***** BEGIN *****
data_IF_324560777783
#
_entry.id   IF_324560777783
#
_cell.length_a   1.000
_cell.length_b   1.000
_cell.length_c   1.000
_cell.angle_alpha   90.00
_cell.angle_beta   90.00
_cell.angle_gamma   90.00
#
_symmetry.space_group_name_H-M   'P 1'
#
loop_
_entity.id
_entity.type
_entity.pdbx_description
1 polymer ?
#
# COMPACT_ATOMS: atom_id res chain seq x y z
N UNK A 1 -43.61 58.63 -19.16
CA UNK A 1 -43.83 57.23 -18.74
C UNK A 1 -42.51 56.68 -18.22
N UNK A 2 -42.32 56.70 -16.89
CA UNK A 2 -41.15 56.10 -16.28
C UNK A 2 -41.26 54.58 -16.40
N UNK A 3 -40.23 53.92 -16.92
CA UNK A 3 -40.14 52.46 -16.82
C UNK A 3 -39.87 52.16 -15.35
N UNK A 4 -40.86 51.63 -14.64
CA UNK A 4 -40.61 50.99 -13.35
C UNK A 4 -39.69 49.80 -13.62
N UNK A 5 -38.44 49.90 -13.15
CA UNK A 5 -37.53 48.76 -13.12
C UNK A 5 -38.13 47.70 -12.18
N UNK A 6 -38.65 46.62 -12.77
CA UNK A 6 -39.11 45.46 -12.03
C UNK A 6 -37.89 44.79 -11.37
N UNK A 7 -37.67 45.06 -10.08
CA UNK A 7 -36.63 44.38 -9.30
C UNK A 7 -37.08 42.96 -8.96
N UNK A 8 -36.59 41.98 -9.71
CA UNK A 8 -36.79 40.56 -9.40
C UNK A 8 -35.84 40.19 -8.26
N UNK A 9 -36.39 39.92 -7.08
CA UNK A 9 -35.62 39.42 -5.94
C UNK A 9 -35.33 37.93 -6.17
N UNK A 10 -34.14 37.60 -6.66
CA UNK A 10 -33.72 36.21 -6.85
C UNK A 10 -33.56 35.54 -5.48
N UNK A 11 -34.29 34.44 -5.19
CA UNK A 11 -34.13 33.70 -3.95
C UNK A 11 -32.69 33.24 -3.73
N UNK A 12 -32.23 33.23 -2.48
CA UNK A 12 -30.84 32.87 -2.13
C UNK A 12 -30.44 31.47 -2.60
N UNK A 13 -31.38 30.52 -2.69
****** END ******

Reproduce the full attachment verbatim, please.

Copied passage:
data_IF_324560777783
#
_entry.id   IF_324560777783
#
_cell.length_a   1.000
_cell.length_b   1.000
_cell.length_c   1.000
_cell.angle_alpha   90.00
_cell.angle_beta   90.00
_cell.angle_gamma   90.00
#
_symmetry.space_group_name_H-M   'P 1'
#
loop_
_entity.id
_entity.type
_entity.pdbx_description
1 polymer ?
#
# COMPACT_ATOMS: atom_id res chain seq x y z
N UNK A 1 -43.61 58.63 -19.16
CA UNK A 1 -43.83 57.23 -18.74
C UNK A 1 -42.51 56.68 -18.22
N UNK A 2 -42.32 56.70 -16.89
CA UNK A 2 -41.15 56.10 -16.28
C UNK A 2 -41.26 54.58 -16.40
N UNK A 3 -40.23 53.92 -16.92
CA UNK A 3 -40.14 52.46 -16.82
C UNK A 3 -39.87 52.16 -15.35
N UNK A 4 -40.86 51.63 -14.64
CA UNK A 4 -40.61 50.99 -13.35
C UNK A 4 -39.69 49.80 -13.62
N UNK A 5 -38.44 49.90 -13.15
CA UNK A 5 -37.53 48.76 -13.12
C UNK A 5 -38.13 47.70 -12.18
N UNK A 6 -38.65 46.62 -12.77
CA UNK A 6 -39.11 45.46 -12.03
C UNK A 6 -37.89 44.79 -11.37
N UNK A 7 -37.67 45.06 -10.08
CA UNK A 7 -36.63 44.38 -9.30
C UNK A 7 -37.08 42.96 -8.96
N UNK A 8 -36.59 41.98 -9.71
CA UNK A 8 -36.79 40.56 -9.40
C UNK A 8 -35.84 40.19 -8.26
N UNK A 9 -36.39 39.92 -7.08
CA UNK A 9 -35.62 39.42 -5.94
C UNK A 9 -35.33 37.93 -6.17
N UNK A 10 -34.14 37.60 -6.66
CA UNK A 10 -33.72 36.21 -6.85
C UNK A 10 -33.56 35.54 -5.48
N UNK A 11 -34.29 34.44 -5.19
CA UNK A 11 -34.13 33.70 -3.95
C UNK A 11 -32.69 33.24 -3.73
N UNK A 12 -32.23 33.23 -2.48
CA UNK A 12 -30.84 32.87 -2.13
C UNK A 12 -30.44 31.47 -2.60
N UNK A 13 -31.38 30.52 -2.69